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Old 09-24-2005, 10:56 PM   #1
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Life of Fish Sauce

Some things like brandy, balsamic vinegar and worcestershire sauce never go bad - they just get better with age. Since it's salted and fermented ... I was wondering if the same wouldn't also be true with fish sauce?

I've got a bottle I had forgotten about that I bought the last time my son and I went to the Asian market together ... circa 1992? There is no funky stuff floating in it (what could live in that stuff?) and it smells devine!

Anyone with experience with Asian ingredients like fish/shrimp sauce think it's okay to use?

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Old 09-24-2005, 11:03 PM   #2
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I have a bottle of Squid brand fish sauce that has an expiration date on it and a bottle of Three Crabs fish sauce that doesn't. Flip a coin.
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Old 09-24-2005, 11:41 PM   #3
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I say it's still good.
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Old 09-26-2005, 02:05 PM   #4
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But fish sauce costs less than $2.

I'd toss anything that old.
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Old 09-26-2005, 02:19 PM   #5
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No idea if it is still good, but I wouldnt risk getting ill from it, especially since it's from 1992 :)
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Old 09-26-2005, 02:25 PM   #6
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I'd still use it, just because I don't like to waste if it's not bad, which I doubt it is.
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Old 09-26-2005, 06:30 PM   #7
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If it doesn't have an expiration date, chances are it isn't going bad anytime soon. Of course, things that are over a decade old might break that rule. You could always taste it...
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Old 09-27-2005, 08:47 AM   #8
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I would taste it. If it tastes OK then I would use it. I would think something like fish sauce would last through all sorts of things like nuclear wars and such
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Old 09-27-2005, 09:53 AM   #9
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Toss it Michael.Your right that something that is salted and fermented willl last for some time,but not all fish sauces are created equal.Because natural fish sauce requires time to make and very fresh, good quality fish, substantial investment is necessary for large-scale production. This has resulted in the proliferation of a number of less-than-pure products. Some are made by the process of hydrolysis in which some kind of enzyme or acid is added to hasten fermentation, while others are made by diluting natural or hydrolyzed fish sauce with salt water flavored and colored with sugar, caramel, monosodium glutamate (m.s.g.), by-products from the production of m.s.g., saccharin, and other natural or artificial flavorings and coloring.For example three crabs brand according to the label, hydrolyzed wheat protein and fructose are among the ingredients both are additives that have not been adequately time-tested for their potential long-term effects on health.And it's made in Hong Kong not Thailand,where it says it's a product of.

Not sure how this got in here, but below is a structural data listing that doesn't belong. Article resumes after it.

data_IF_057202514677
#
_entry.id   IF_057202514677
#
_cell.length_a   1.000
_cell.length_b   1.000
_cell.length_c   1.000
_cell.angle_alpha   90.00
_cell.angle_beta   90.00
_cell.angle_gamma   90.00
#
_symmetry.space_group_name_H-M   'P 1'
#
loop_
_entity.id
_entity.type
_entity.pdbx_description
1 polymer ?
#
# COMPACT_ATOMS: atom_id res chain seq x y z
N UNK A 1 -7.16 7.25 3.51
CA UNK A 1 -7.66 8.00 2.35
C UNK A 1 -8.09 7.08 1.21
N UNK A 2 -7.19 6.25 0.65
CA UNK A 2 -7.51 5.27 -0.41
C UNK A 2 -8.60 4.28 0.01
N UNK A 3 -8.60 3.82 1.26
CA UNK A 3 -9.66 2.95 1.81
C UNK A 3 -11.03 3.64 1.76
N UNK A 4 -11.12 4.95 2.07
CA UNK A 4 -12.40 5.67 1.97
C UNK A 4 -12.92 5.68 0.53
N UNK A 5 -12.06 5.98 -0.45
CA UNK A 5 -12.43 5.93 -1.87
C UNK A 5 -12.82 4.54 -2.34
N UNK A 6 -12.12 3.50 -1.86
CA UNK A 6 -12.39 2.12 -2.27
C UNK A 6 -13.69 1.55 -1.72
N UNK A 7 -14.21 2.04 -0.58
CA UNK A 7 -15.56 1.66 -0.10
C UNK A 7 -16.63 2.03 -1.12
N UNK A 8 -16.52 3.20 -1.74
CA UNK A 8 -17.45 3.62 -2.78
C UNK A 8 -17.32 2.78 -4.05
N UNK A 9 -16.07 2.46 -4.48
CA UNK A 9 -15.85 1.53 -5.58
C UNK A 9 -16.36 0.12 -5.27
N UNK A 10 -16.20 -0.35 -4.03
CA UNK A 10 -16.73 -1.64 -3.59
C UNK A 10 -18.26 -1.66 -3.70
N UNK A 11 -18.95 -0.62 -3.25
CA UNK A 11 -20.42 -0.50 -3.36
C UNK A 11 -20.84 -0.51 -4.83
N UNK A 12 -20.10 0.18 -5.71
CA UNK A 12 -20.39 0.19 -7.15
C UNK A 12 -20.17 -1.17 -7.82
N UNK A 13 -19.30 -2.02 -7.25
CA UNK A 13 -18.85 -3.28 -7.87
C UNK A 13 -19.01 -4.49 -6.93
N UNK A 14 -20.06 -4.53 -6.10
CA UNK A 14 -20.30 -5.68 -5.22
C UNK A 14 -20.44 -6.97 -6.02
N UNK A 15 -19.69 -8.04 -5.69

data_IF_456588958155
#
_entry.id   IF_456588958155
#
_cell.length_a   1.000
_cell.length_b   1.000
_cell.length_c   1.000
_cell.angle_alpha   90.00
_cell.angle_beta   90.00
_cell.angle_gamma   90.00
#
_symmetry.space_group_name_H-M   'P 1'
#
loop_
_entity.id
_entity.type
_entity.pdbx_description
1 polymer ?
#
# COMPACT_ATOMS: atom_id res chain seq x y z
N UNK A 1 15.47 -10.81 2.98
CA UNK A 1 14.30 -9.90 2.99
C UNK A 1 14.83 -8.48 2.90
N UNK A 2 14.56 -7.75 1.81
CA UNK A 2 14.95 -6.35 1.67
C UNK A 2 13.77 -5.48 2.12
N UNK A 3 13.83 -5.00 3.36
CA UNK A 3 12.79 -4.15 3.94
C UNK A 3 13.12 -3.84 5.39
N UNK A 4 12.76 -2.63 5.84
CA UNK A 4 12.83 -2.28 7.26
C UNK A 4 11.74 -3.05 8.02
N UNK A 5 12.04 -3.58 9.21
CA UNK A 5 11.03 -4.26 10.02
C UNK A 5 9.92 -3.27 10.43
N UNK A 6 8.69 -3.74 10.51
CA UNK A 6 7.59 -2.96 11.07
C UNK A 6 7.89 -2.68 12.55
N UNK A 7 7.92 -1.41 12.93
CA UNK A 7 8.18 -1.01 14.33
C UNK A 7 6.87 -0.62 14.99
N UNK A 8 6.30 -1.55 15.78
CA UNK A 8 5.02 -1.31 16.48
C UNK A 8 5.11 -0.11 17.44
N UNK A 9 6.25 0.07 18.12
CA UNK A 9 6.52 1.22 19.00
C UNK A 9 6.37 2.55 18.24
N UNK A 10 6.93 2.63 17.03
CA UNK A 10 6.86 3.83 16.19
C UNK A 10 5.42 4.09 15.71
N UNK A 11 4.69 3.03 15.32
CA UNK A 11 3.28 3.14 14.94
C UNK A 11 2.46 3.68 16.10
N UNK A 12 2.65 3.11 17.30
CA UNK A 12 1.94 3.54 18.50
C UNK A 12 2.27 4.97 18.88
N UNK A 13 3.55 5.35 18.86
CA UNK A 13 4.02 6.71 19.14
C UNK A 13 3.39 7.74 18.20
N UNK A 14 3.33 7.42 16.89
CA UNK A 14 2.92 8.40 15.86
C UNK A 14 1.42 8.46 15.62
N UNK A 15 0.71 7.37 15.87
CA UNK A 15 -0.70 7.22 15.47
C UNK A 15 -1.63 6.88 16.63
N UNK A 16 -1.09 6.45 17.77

Look for fish sauce with a clear, reddish brown color, like the color of good whisky or sherry, without any sediments. If the color is a dark or muddy brown, the sauce is likely to be either a lower grade, or one that is not properly or naturally fermented. It may also have been sitting on the shelf a bit too long.

My recomendation is golden boy.

EDIT:Just want to add that grade "A" fish sauce in North America is pretty much non existant,and if anyone has a source I would appreciate it.

It takes 18 months of fermentation to make a really good fish sauce and the good stuff is generally added to lower quality sauce to improve the flavour,so the grade "A" is like gold.

Probably more information than anyone wanted to know,but there it is,I just can't help myself.
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Old 09-27-2005, 10:40 AM   #10
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Quote:
Originally Posted by GB
I would taste it. If it tastes OK then I would use it. I would think something like fish sauce would last through all sorts of things like nuclear wars and such

But it's fish sauce! It's supposed to taste bad!
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